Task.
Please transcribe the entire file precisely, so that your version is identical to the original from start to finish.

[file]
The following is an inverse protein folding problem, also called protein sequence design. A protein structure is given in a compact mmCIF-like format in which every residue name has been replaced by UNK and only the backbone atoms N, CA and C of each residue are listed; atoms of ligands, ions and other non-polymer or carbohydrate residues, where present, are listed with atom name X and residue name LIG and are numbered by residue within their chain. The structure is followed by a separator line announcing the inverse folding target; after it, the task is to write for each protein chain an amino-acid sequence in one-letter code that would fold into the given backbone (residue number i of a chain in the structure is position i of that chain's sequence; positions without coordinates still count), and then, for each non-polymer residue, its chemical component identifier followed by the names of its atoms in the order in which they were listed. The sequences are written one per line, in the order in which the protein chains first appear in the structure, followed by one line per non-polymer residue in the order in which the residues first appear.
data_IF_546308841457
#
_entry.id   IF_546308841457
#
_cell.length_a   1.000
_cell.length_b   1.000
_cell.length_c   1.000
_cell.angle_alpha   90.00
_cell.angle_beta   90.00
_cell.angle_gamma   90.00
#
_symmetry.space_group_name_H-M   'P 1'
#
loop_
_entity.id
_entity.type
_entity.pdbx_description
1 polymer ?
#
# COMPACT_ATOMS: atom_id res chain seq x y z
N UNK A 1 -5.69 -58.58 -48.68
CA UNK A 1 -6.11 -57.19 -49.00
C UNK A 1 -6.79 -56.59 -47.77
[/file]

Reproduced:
The following is an inverse protein folding problem, also called protein sequence design. A protein structure is given in a compact mmCIF-like format in which every residue name has been replaced by UNK and only the backbone atoms N, CA and C of each residue are listed; atoms of ligands, ions and other non-polymer or carbohydrate residues, where present, are listed with atom name X and residue name LIG and are numbered by residue within their chain. The structure is followed by a separator line announcing the inverse folding target; after it, the task is to write for each protein chain an amino-acid sequence in one-letter code that would fold into the given backbone (residue number i of a chain in the structure is position i of that chain's sequence; positions without coordinates still count), and then, for each non-polymer residue, its chemical component identifier followed by the names of its atoms in the order in which they were listed. The sequences are written one per line, in the order in which the protein chains first appear in the structure, followed by one line per non-polymer residue in the order in which the residues first appear.
data_IF_546308841457
#
_entry.id   IF_546308841457
#
_cell.length_a   1.000
_cell.length_b   1.000
_cell.length_c   1.000
_cell.angle_alpha   90.00
_cell.angle_beta   90.00
_cell.angle_gamma   90.00
#
_symmetry.space_group_name_H-M   'P 1'
#
loop_
_entity.id
_entity.type
_entity.pdbx_description
1 polymer ?
#
# COMPACT_ATOMS: atom_id res chain seq x y z
N UNK A 1 -5.69 -58.58 -48.68
CA UNK A 1 -6.11 -57.19 -49.00
C UNK A 1 -6.79 -56.59 -47.77